In his Tuesday New York Times column earlier this week, David Brooks proposes what he calls a “bipartisan innovation agenda,” based on a September white paper from the president’s National Economic Council. Brooks is right to talk about innovation as a way to revive the nation’s sputtering economic engine. But his policy prescriptions don’t go far enough to spur innovation because they’re based on an overly market-oriented view of the economy: the idea that the market, if supplied with the right inputs and structured the right way, will produce all the innovation the nation needs.
Brooks advocates some federal policies to increase the supply of what might be called “inputs to innovation,” such as educated workers, basic scientific research, and infrastructure. I won’t discuss the merits of his particular policy recommendations here, but the idea that we’ll get more innovation if we have more inputs to innovation is right—as far as it goes. Brooks supports other policies that are about improving the market environment for innovation, such as promoting more balanced trade between the U.S. and China, cutting the federal budget deficit, and lowering the corporate tax rate. Again, whether or not these particular suggestions are good ones, the idea that innovation requires a supportive market environment is also right—as far as it goes.
The problem is that overall these things don’t go far enough. Policies to boost inputs to innovation and create innovation-friendly markets would be enough to get us enough innovation only if the companies that actually do the innovation were the self-sufficient, perfectly informed, atomistic competitors of textbook economics. In the world of textbook economics, there’s no need for government to worry about how innovation actually takes place because the market will reward companies that somehow figure out innovations that add value and punish companies that don’t keep up.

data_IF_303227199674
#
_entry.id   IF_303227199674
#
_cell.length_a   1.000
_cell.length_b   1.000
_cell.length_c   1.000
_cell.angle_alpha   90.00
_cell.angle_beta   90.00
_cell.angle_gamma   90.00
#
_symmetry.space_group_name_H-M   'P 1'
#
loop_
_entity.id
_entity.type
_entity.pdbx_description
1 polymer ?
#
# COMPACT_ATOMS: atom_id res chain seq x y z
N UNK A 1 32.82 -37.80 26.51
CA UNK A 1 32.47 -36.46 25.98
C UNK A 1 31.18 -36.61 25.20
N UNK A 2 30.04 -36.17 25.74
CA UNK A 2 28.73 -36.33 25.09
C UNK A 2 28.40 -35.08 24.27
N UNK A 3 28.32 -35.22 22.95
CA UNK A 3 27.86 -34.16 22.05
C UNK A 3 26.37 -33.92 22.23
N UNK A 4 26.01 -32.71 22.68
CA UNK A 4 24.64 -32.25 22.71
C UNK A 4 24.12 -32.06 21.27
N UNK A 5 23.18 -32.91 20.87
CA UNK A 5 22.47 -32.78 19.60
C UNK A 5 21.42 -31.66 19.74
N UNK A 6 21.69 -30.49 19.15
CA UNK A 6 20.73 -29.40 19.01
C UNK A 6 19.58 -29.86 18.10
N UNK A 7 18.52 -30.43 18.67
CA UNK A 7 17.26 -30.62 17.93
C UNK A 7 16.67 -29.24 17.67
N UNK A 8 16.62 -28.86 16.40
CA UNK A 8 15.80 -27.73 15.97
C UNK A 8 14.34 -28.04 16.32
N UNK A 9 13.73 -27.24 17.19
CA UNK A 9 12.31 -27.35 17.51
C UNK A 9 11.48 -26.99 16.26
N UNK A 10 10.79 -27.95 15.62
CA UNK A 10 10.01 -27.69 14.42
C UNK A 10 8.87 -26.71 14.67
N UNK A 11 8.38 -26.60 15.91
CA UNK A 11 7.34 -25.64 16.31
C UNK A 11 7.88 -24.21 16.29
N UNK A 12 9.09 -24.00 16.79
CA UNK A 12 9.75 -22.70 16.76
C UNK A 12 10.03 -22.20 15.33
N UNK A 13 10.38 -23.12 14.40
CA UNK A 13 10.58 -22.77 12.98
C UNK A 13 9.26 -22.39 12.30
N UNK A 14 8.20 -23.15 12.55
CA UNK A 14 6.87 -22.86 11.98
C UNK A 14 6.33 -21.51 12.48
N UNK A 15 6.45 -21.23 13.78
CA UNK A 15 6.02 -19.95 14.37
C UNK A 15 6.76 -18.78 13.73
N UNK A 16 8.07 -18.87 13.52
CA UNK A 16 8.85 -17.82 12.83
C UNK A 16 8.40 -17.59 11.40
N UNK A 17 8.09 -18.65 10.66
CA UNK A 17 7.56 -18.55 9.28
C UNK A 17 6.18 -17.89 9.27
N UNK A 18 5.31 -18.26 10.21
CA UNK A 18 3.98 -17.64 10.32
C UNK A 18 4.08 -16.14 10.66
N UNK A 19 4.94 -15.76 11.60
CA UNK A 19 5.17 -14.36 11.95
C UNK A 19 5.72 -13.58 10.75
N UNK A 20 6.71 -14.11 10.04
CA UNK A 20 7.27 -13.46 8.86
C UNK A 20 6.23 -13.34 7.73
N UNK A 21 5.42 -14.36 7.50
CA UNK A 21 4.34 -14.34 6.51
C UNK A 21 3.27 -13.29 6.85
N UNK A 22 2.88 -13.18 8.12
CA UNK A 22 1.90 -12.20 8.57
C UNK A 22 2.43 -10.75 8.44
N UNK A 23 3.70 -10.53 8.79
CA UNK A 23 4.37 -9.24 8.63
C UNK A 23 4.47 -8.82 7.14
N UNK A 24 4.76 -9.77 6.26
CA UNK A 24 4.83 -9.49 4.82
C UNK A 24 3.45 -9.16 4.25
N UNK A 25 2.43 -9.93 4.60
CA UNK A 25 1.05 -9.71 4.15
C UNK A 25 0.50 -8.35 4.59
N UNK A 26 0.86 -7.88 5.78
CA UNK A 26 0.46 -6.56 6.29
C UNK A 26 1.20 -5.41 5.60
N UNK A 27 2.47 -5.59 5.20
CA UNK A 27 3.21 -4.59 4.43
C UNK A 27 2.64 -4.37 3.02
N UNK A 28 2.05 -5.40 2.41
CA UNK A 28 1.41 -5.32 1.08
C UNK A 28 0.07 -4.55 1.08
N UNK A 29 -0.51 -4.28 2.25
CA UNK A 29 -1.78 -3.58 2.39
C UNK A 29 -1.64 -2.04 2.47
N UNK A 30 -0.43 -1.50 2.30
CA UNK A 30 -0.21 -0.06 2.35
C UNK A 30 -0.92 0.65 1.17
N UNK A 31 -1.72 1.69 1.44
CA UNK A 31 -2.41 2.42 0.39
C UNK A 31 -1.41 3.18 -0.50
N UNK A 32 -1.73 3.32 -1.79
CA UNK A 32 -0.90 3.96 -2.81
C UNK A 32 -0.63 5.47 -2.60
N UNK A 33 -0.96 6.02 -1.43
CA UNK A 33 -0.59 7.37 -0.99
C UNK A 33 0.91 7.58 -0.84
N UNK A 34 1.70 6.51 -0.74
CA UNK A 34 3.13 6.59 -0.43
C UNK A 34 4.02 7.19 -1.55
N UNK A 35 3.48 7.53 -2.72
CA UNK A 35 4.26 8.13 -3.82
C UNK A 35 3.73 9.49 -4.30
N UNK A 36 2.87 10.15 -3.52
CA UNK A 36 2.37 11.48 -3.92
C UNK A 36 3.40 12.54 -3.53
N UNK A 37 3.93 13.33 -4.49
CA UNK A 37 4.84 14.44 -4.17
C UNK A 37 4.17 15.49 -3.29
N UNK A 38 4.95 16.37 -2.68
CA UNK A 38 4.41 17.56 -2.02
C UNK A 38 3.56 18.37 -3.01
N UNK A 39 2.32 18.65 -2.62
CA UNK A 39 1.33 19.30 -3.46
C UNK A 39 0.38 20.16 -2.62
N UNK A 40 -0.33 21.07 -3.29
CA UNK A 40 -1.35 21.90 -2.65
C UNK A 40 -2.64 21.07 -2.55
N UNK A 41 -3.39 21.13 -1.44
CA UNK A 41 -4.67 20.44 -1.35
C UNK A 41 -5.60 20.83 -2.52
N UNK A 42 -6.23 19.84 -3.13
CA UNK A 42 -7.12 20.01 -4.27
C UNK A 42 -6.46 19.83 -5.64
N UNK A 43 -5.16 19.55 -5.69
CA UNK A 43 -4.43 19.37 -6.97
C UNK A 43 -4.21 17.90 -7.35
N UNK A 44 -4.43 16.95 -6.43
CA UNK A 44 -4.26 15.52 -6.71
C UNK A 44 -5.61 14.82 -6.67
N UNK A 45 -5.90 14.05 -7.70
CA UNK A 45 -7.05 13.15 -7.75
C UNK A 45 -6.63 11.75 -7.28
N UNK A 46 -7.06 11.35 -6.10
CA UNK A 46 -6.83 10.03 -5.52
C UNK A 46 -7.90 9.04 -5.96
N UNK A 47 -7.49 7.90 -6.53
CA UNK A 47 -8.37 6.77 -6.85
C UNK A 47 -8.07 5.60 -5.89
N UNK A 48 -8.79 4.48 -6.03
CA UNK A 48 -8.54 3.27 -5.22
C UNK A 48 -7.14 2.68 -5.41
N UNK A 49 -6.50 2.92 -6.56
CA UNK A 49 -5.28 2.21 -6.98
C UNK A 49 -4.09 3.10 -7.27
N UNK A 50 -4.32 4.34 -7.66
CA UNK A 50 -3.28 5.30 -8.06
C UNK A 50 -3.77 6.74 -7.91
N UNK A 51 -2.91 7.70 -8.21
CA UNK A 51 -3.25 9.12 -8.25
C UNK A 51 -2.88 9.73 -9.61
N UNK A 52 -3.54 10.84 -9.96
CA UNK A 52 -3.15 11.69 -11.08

But real-world business firms, as a growing number of economists recognize, aren’t like the firms of textbook economics, especially when it comes to innovation. Some don’t know how to innovate or even copy the innovations of others—and the market doesn’t always reward the innovators and punish the others. That’s why we have a federal Manufacturing Extension Partnership program to help small and medium-sized manufacturers adopt industrial best practices. The applied R&D and technology commercialization on which innovation often depends increasingly require partnerships between companies or between companies and universities—partnerships that happen outside the market and that often don’t run smoothly. That’s why the federal government has an Advanced Technology Program that helps fund these partnerships. And the benefits of R&D almost always spill over outside the firms that perform it. That’s why the federal government funds R&D in general.
Brooks himself makes one key recommendation that’s all about promoting non-market relationships among companies—but he doesn’t even realize it. He advocates policies to encourage regional innovation clusters where entrepreneurs not only compete but also “meet face to face” and “pollinate ideas.” Federal policy to encourage innovation clusters barely exists. Brooks is right to advocate more of it, and the Obama administration should be applauded for its efforts to support clusters.
Brooks seems so obsessed with avoiding the perennial bugaboo of an industrial policy in which the government “picks winners” that he can’t take the next logical steps from his innovation advocacy: The federal government needs to support the process of innovation, not just the inputs to innovation and the market environment. To take the needed steps, Brooks should advocate more federal spending on programs like the Manufacturing Extension Partnership Program and the Advanced Technology program. He might even go further and support Rob Atkinson’s and my proposal for a National Innovation Foundation, a federal agency whose purpose would be to promote innovation. That would be a huge step.